Miscommunication between air traffic controllers was probably to blame for Brazil's deadliest-ever plane crash last week in which, 155 people died, the Brazilian daily O Globo reported.
The midair collision of a Boeing 737-800 and a smaller, twin-engine private plane occurred on Friday. Both machines flew into an air traffic control region in the state of Para jointly controlled from two separate towers, O Globo reported on Monday, citing a Brazilian air traffic control official speaking on condition of anonymity.
Controllers in the two towers failed to discuss that the planes were entering the same airspace and instead assigned similar flight altitudes to their respective planes, leading to the collision, O Globo reported.
The American pilot of the smaller Embraer Legacy plane managed to make an emergency landing at a military airstrip in Para.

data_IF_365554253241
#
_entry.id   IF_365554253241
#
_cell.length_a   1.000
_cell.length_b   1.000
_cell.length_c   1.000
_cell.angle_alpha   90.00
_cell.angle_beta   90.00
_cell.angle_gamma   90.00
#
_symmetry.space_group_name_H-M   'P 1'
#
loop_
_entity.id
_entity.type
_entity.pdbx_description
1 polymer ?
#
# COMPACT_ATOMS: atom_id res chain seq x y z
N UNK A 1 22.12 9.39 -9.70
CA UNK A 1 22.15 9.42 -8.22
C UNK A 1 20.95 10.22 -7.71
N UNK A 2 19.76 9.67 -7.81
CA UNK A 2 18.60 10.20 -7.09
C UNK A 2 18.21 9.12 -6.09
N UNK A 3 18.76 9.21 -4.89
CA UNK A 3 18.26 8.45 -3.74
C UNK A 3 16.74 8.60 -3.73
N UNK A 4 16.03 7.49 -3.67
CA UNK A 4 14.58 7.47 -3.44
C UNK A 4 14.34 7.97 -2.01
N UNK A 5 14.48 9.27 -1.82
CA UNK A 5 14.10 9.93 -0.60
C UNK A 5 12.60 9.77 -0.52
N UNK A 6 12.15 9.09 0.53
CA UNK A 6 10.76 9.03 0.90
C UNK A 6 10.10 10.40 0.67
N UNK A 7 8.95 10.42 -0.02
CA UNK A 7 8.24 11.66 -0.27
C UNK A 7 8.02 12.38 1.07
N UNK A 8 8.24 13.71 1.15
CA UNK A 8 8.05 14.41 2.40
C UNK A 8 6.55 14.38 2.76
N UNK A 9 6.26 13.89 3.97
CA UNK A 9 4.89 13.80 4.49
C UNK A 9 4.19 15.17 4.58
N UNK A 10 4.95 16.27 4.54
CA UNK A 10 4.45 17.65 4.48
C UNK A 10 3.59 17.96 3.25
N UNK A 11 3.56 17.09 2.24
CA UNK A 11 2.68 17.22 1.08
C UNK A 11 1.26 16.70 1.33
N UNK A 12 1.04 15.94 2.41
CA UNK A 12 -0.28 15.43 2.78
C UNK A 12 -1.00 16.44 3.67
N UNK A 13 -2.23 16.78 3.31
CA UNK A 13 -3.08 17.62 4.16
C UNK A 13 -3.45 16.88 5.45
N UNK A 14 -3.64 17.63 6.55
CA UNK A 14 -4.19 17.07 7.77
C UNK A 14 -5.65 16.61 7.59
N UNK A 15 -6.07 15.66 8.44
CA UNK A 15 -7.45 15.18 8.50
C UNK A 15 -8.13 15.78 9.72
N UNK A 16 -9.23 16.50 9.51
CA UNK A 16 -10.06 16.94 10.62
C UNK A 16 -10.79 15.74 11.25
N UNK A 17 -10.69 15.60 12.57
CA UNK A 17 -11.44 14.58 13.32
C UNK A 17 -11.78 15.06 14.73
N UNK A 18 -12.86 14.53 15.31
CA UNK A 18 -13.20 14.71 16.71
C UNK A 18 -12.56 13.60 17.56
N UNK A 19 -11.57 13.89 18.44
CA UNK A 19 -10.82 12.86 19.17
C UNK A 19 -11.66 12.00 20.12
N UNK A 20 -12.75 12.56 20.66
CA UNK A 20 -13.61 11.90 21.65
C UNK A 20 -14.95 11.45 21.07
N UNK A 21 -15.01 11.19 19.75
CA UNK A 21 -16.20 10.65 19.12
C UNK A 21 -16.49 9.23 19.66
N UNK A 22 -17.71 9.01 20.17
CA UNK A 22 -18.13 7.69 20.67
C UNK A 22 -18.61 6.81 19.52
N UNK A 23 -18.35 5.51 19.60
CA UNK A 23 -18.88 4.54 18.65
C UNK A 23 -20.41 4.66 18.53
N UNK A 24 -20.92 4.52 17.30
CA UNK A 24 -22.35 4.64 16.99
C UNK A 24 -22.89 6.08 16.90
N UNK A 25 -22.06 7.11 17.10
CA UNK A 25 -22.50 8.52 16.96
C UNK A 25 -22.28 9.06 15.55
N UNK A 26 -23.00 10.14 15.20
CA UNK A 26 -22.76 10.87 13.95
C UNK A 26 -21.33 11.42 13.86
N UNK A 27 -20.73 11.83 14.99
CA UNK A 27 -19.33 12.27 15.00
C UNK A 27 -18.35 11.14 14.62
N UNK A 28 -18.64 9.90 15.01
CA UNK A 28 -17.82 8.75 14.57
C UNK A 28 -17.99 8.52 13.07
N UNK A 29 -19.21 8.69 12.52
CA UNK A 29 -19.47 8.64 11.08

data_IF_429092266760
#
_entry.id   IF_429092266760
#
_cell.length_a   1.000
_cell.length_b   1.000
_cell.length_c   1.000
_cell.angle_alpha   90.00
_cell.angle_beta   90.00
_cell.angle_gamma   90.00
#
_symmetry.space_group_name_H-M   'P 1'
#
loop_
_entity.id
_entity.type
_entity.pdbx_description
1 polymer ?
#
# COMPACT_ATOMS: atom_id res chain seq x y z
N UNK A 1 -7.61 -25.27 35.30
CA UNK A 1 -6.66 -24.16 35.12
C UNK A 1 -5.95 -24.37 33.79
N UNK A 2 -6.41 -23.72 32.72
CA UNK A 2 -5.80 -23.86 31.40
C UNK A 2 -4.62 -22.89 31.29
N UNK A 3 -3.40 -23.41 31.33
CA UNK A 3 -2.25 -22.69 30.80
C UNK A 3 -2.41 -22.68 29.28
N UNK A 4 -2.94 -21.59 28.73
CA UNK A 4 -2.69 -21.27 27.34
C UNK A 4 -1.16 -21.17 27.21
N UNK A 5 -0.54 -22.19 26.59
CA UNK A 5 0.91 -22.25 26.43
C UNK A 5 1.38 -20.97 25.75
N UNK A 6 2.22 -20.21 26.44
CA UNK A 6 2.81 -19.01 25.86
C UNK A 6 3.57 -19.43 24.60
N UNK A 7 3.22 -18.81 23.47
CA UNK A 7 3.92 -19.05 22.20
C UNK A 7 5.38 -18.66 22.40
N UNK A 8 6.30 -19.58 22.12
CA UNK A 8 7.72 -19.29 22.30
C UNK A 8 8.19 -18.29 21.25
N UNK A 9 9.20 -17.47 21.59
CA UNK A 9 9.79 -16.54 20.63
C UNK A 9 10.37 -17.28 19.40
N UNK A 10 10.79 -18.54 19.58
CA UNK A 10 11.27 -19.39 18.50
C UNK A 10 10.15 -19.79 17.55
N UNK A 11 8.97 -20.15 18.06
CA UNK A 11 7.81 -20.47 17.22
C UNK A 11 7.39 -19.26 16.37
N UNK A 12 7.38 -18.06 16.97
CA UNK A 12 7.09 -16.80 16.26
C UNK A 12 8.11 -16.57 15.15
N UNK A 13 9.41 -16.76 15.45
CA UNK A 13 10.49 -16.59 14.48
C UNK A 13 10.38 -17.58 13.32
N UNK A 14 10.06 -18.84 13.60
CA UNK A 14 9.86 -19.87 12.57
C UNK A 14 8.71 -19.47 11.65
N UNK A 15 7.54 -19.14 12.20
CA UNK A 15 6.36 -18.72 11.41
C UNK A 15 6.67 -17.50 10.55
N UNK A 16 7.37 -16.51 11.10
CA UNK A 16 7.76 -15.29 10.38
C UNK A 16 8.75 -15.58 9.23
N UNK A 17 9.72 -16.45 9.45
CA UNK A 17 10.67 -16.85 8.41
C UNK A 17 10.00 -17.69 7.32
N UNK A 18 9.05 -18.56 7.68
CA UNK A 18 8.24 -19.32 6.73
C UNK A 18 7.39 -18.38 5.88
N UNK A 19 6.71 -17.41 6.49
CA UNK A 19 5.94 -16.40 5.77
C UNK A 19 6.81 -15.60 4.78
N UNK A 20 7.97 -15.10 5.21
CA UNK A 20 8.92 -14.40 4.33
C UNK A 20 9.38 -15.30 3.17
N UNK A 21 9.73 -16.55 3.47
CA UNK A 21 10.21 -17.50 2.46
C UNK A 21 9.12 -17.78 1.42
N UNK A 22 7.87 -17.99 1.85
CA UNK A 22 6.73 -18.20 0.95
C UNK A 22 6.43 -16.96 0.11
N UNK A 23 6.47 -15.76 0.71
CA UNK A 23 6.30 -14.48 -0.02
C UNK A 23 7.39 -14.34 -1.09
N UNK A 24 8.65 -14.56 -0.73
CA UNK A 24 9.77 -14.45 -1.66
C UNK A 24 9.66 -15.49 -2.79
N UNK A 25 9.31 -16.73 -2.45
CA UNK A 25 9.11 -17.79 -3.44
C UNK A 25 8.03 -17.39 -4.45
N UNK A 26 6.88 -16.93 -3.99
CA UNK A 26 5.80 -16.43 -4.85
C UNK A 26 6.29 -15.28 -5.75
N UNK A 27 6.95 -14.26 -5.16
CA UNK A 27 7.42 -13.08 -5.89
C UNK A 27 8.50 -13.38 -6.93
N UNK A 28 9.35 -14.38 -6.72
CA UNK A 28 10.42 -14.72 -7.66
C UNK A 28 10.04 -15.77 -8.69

Officials did not comment on the newspaper report and have indicated that a full probe into the mishap would take at least three months, given the difficulty of reaching the remote jungle crash site. The wreckage was not found until Saturday.
Brazilian Air Force (FAB) sources have been cited in the press as saying that the plane plummeted almost vertically in a heavily forested area with up to 70-metre-tall trees. The plane is said to have exploded when it hit the ground, though civilian aviation authorities have not confirmed the reported military description.
Previously, Brazil's worst aviation accident was in June 1982, when a Boeing 727 of the Vasp airline crashed into a mountain in the northeastern state of Ceara, killing all 137 people on board.
Another plane crash left three people dead on Monday in Brazil. The small PA32 machine apparently lost control minutes before its expected landing near the town of Pinheiro in the state of Maranhao.
The bodies of three people on board - two security agents and the pilot - were mangled and burned.